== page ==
The studies involving human participants were reviewed and approved by Ethics Committee of the Central Finnish Hospital District, Jyvaskyla IRB. The patients/participants provided their written informed consent to participate in this study.
BN, JA, ML, KH, and HK contributed to the experimental design. BN, JA, SG, RT, and HK contributed to data collection. All authors contributed to data analysis, writing, and interpretation.
This work was funded by the Finnish Defence Forces.
The opinions or assertions contained herein are the private views of the author(s) and are not to be construed as official or as reflecting the views of the Army or the Department of Defense. Citations of commercial organizations and trade names in this report do not constitute an official Department of the Army endorsement or approval of the products or services of these organizations.
Conflict of Interest
The authors declare that the research was conducted in the absence of any commercial or financial relationships that could be construed as a potential conflict of interest.
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Keywords: microdialysis, IGF-I, stretch shortening cycle exercise, interstitial fluid, binding proteins, muscle
Citation: Nindl BC, Ahtiainen J, Gagnon SS, Taipale RS, Pierce JR, Martin BJ, Beckner ME, Lehti M, Häkkinen K and Kyröläinen H (2020) Microdialysis-Assessed Exercised Muscle Reveals Localized and Differential IGFBP Responses to Unilateral Stretch Shortening Cycle Exercise. Front. Endocrinol. 11:315. doi: 10.3389/fendo.2020.00315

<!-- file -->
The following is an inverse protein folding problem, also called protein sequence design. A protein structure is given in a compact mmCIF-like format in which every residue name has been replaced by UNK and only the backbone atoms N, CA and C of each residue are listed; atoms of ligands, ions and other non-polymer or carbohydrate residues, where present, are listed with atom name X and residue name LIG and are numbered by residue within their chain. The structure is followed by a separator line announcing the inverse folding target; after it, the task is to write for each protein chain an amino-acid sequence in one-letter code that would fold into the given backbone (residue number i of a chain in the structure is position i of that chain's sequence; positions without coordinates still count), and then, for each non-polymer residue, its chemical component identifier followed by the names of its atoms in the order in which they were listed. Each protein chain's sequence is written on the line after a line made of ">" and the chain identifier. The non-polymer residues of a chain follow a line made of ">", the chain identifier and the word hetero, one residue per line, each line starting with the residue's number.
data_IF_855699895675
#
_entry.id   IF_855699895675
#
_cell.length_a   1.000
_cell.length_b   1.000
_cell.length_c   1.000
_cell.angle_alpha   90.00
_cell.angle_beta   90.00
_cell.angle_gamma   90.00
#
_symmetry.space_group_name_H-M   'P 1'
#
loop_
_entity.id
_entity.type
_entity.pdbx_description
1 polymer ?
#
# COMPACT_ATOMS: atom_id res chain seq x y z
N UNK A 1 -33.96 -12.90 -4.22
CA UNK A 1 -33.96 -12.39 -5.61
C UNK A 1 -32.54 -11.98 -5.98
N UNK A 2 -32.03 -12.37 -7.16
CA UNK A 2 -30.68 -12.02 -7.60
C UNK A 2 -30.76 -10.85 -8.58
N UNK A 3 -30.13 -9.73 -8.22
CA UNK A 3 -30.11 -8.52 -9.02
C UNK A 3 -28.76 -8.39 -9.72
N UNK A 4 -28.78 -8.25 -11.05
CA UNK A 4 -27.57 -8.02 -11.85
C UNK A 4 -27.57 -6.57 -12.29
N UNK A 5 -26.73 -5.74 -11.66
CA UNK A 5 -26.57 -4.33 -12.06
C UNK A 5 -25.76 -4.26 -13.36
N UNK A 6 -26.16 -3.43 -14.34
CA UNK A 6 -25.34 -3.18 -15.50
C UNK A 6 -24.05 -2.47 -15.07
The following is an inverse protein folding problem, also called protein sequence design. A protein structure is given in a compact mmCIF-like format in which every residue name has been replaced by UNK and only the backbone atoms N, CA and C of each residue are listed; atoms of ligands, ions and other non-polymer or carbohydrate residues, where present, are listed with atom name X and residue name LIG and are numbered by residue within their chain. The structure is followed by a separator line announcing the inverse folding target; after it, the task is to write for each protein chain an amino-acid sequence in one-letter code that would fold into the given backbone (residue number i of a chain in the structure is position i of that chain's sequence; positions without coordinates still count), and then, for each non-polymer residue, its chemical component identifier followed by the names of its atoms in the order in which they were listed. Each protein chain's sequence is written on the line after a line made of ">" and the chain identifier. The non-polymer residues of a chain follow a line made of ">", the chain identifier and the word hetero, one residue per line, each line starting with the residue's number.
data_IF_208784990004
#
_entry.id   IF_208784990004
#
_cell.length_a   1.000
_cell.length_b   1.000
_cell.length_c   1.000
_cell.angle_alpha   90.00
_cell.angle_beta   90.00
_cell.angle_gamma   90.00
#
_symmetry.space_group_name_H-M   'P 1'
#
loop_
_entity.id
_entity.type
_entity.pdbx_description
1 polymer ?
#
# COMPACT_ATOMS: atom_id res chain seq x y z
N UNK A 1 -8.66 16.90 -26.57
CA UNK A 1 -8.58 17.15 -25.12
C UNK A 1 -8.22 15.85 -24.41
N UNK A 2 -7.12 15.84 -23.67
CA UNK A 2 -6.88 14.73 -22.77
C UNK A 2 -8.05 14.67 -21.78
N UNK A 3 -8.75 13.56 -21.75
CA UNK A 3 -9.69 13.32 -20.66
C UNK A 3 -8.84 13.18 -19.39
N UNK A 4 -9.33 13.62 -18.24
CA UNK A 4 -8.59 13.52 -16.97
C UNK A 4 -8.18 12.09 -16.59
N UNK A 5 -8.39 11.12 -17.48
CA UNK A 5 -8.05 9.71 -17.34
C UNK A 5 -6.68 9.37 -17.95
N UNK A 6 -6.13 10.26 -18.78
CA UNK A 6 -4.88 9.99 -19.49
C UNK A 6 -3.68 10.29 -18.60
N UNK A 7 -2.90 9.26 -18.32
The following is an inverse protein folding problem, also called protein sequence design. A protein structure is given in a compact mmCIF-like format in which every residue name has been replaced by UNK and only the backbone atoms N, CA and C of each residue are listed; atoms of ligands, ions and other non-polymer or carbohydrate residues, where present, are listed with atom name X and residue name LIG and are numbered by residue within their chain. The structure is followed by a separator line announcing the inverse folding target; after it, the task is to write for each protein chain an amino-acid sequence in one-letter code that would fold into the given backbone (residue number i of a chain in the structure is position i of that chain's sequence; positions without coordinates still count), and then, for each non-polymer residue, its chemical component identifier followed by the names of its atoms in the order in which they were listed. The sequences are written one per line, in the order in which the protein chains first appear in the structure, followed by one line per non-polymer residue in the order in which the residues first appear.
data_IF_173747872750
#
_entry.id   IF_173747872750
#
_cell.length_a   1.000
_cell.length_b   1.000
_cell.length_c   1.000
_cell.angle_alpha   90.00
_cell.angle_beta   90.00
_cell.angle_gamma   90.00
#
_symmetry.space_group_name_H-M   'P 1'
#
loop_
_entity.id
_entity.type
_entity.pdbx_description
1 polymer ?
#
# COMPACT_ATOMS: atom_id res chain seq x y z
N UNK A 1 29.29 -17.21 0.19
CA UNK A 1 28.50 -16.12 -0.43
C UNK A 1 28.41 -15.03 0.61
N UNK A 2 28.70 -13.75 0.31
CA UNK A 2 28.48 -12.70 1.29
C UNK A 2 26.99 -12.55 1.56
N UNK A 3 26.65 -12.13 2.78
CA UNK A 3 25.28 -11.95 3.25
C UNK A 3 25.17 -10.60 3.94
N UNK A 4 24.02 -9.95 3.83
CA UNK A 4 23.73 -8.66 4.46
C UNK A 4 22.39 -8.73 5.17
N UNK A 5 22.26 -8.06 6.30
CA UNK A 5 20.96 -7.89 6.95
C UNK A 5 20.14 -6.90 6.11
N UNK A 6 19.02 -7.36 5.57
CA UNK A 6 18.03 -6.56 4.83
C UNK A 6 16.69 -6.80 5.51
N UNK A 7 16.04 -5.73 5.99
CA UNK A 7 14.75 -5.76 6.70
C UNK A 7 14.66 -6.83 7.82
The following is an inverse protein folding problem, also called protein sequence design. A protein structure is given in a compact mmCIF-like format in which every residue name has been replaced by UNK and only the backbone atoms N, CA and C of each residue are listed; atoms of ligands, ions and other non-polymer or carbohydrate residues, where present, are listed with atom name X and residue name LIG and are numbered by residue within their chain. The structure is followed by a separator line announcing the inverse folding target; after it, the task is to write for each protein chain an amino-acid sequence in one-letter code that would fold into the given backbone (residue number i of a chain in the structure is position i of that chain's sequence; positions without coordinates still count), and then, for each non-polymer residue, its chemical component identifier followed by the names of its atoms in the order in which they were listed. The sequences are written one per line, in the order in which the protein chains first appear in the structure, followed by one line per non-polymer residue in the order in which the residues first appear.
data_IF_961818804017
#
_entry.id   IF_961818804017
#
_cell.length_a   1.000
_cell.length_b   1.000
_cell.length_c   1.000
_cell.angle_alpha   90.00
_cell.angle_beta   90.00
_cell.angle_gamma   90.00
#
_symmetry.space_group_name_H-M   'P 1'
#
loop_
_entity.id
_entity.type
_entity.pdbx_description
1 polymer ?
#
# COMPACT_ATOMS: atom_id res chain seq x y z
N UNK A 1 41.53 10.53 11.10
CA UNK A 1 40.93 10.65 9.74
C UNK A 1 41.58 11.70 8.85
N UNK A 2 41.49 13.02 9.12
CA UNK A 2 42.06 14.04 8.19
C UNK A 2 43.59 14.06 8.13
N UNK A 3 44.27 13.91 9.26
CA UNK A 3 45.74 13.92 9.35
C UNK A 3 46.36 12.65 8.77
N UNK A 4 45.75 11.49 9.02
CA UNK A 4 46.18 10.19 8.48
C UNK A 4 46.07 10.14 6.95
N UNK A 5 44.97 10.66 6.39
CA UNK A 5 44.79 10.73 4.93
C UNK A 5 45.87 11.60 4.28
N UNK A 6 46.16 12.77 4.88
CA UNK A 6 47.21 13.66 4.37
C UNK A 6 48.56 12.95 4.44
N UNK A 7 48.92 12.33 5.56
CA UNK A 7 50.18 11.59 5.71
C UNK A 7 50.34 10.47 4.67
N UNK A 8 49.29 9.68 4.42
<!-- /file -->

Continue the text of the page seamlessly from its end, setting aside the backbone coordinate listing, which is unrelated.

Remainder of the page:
Received: 09 January 2020; Accepted: 24 April 2020;
Published: 29 May 2020.
Edited by:Flavio Adsuara Cadegiani, Federal University of São Paulo, Brazil
Reviewed by:Nazdar Ghafouri, Ostergotland County Council, Sweden,
Lee Bell, Sheffield Hallam University, United Kingdom
Copyright © 2020 Nindl, Ahtiainen, Gagnon, Taipale, Pierce, Martin, Beckner, Lehti, Häkkinen and Kyröläinen. This is an open-access article distributed under the terms of the Creative Commons Attribution License (CC BY). The use, distribution or reproduction in other forums is permitted, provided the original author(s) and the copyright owner(s) are credited and that the original publication in this journal is cited, in accordance with accepted academic practice. No use, distribution or reproduction is permitted which does not comply with these terms.
*Correspondence: Bradley C. Nindl, firstname.lastname@example.org